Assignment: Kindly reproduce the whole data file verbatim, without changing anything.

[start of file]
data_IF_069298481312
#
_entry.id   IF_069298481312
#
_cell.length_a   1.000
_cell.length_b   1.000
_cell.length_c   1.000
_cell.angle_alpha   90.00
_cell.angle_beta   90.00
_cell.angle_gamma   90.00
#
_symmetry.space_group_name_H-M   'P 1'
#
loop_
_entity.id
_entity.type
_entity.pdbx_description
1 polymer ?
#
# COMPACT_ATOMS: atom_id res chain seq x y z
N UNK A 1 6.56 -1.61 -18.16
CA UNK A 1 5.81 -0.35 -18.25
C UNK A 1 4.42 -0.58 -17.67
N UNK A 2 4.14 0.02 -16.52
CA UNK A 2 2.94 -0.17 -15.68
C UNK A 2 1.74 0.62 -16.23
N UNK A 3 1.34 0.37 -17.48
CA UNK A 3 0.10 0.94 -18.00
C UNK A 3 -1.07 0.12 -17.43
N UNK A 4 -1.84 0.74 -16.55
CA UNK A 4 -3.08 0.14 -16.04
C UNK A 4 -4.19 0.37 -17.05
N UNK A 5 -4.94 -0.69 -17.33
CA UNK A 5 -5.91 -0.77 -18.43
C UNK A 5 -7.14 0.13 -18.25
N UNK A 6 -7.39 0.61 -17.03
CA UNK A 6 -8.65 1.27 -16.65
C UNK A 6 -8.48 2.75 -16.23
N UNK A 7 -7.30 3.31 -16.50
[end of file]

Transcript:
data_IF_069298481312
#
_entry.id   IF_069298481312
#
_cell.length_a   1.000
_cell.length_b   1.000
_cell.length_c   1.000
_cell.angle_alpha   90.00
_cell.angle_beta   90.00
_cell.angle_gamma   90.00
#
_symmetry.space_group_name_H-M   'P 1'
#
loop_
_entity.id
_entity.type
_entity.pdbx_description
1 polymer ?
#
# COMPACT_ATOMS: atom_id res chain seq x y z
N UNK A 1 6.56 -1.61 -18.16
CA UNK A 1 5.81 -0.35 -18.25
C UNK A 1 4.42 -0.58 -17.67
N UNK A 2 4.14 0.02 -16.52
CA UNK A 2 2.94 -0.17 -15.68
C UNK A 2 1.74 0.62 -16.23
N UNK A 3 1.34 0.37 -17.48
CA UNK A 3 0.10 0.94 -18.00
C UNK A 3 -1.07 0.12 -17.43
N UNK A 4 -1.84 0.74 -16.55
CA UNK A 4 -3.08 0.14 -16.04
C UNK A 4 -4.19 0.37 -17.05
N UNK A 5 -4.94 -0.69 -17.33
CA UNK A 5 -5.91 -0.77 -18.43
C UNK A 5 -7.14 0.13 -18.25
N UNK A 6 -7.39 0.61 -17.03
CA UNK A 6 -8.65 1.27 -16.65
C UNK A 6 -8.48 2.75 -16.23
N UNK A 7 -7.30 3.31 -16.50